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Hip Replacement Options

There are two major types of artificial hip joint:

Cemented vs. Cementless Components
In total hip joint replacement, the femoral component can be secured to your body in one of two ways: using bone cement as a grout to fix the components to your bone, or using a "cementless" component that is specially designed to allow your own bone to grow into the surface of the implant. Which component your Surgeon chooses for you will depend on a variety of factors, including the condition of your bone.


A cemented hip replacement usually lasts for at least 10 years, after which it may need to be replaced. Artificial joints that are fixed directly to the bone may last even longer.


Hip Joints
There are many different types of artificial hip parts made of metal, porcelain or plastic.


Polyethylene, Ceramic, or Metal

Your Surgeon has several choices available in articulating surfaces. An articulating surface is where the motion of the joint actually occurs. In the case of the hip, it is where the head of the femoral component meets the acetabular socket. In order to provide smooth motion, the articulating surface must be able to withstand certain activities. Currently, polyethylene, metal, and ceramic are the most common articulating configurations offered. Each has its advantages and specific benefits that your Surgeon can match to your needs.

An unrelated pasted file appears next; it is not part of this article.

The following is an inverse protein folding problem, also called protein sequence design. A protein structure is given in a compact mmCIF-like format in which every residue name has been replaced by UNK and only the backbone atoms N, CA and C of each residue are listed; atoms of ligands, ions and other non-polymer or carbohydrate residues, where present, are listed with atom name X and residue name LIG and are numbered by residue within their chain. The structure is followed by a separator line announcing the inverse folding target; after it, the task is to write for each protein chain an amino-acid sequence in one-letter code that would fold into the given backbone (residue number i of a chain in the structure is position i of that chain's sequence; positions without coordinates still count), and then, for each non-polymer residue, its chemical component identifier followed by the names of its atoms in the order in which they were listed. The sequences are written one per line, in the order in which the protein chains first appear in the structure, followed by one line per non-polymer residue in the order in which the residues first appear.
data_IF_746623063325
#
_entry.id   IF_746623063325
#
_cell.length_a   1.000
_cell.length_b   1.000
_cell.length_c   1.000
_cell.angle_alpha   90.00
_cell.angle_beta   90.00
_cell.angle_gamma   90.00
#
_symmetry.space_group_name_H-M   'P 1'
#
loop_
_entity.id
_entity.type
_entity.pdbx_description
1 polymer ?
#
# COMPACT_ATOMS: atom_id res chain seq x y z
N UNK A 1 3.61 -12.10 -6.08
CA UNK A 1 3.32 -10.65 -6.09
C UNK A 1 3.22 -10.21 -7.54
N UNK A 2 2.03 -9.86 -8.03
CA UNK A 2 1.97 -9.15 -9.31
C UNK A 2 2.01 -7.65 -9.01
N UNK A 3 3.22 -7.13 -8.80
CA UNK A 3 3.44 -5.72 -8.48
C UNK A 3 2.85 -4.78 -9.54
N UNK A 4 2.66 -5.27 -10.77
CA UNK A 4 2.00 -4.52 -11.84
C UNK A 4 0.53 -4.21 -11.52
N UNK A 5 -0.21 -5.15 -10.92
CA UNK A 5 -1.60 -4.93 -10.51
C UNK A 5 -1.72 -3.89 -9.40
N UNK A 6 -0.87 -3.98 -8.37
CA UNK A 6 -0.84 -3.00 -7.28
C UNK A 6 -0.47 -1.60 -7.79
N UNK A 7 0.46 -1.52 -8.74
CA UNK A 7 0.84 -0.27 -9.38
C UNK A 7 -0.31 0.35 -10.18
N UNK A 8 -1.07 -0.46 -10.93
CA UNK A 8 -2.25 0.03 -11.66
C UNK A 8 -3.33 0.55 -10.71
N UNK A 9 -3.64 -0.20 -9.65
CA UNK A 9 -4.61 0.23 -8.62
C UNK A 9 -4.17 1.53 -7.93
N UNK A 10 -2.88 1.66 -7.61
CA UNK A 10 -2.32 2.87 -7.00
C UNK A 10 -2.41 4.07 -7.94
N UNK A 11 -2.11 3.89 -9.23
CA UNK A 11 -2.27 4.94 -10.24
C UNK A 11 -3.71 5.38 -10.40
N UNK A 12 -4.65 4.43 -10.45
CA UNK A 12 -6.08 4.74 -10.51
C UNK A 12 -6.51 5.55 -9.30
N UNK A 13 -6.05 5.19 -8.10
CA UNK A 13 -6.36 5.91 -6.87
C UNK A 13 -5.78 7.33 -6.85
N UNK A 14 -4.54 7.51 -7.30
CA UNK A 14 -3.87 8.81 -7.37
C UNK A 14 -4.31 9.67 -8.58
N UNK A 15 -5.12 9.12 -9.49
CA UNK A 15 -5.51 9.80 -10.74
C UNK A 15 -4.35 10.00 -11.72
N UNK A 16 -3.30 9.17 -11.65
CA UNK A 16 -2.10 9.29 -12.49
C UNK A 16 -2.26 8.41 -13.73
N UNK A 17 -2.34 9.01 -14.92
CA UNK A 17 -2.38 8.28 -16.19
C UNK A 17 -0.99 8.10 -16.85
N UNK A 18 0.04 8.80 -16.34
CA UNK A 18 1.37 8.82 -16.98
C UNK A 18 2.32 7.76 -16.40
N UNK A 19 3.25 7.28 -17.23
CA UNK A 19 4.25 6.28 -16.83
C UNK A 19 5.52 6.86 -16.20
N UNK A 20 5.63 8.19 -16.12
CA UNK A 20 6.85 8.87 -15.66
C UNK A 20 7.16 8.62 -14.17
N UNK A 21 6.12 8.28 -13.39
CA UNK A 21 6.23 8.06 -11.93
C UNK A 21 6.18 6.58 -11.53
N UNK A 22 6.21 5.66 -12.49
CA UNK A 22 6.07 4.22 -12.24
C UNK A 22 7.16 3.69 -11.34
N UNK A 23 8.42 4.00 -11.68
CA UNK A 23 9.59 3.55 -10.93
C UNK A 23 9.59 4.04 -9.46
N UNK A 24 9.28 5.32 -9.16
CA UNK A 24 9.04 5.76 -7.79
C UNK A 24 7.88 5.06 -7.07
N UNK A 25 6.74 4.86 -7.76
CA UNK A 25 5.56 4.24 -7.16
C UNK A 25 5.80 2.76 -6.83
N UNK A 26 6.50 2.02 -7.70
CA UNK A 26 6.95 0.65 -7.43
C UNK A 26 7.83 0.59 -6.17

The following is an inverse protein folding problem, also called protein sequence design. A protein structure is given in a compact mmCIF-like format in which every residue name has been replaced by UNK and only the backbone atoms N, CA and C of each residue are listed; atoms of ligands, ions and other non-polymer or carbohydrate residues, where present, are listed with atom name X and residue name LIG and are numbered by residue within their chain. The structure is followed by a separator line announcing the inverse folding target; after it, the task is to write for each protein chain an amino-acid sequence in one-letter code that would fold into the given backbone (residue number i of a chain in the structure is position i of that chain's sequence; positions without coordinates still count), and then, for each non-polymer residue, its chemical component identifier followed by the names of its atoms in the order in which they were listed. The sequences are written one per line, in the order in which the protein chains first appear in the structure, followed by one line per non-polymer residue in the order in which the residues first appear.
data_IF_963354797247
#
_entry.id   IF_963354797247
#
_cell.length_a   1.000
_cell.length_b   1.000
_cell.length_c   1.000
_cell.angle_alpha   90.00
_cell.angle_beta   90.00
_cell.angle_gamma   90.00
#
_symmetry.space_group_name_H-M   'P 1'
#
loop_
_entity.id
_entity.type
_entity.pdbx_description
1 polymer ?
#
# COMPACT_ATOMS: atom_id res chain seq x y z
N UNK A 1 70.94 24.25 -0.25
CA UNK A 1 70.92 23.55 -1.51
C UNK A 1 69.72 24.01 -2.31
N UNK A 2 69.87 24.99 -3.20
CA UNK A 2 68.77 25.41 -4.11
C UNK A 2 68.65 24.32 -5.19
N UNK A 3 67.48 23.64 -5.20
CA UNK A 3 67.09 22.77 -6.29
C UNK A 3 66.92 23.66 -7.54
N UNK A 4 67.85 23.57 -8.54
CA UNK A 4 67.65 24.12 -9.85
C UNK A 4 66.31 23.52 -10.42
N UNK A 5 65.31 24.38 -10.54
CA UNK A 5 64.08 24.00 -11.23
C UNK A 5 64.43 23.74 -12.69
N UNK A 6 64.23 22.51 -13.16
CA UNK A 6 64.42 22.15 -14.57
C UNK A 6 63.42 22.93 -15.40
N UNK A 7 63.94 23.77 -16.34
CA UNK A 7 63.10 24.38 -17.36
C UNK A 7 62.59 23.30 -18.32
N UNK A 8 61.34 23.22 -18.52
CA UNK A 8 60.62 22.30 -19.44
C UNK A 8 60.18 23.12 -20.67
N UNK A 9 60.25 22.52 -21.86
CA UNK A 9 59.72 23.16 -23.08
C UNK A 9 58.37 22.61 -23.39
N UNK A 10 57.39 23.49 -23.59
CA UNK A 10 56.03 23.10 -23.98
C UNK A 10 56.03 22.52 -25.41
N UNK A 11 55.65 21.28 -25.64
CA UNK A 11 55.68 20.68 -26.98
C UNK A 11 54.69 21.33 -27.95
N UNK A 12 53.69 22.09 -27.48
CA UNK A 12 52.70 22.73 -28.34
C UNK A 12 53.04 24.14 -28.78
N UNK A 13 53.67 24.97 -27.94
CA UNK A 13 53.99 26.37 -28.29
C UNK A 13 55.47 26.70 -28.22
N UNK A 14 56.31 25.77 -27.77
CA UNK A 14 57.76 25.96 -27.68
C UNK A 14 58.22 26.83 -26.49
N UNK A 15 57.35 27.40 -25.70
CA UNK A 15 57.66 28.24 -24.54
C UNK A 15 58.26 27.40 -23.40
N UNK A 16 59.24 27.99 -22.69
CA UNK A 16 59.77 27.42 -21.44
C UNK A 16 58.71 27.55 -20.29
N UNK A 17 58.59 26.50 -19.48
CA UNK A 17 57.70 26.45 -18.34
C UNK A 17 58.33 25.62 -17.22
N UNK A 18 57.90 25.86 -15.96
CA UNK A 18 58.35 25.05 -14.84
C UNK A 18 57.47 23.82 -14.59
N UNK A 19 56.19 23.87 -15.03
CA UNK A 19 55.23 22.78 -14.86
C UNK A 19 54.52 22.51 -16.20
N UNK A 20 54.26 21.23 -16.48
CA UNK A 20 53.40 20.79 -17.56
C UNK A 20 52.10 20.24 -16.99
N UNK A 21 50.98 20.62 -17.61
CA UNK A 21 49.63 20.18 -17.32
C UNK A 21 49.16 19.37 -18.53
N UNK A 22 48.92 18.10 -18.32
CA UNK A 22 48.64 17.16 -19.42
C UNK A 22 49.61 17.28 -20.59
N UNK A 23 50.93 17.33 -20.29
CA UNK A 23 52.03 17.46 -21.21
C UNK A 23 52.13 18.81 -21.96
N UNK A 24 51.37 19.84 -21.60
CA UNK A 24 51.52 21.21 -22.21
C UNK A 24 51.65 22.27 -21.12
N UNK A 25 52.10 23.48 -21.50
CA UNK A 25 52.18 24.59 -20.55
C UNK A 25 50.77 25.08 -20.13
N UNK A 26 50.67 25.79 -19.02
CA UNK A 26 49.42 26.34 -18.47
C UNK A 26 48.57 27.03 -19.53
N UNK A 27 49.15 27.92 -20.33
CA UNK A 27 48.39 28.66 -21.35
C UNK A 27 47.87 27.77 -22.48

Polyethylene

Polyethylene (plastic) is an excellent material for hip articulation. It has been used in orthopaedic implants for decades. Newer methods of manufacturing polyethylene components, invented and patented by Biomet, have resulted in significant intermediate-term improvements in durability.


Ceramic-on-Ceramic

Ceramic implants are another option for total hip replacement. They have shown excellent wear properties, making them suitable for long-term wear resistance.


Metal-on-Metal

Metal hip implants are designed to withstand the demands of active lifestyles. These implants feature a metal ball that glides in a metal cup, which provides wear resistance.  The large femoral head allows a good range of motion.

 

>> What is a Hip Replacement?

>> Who Needs Hip Replacement Surgery?


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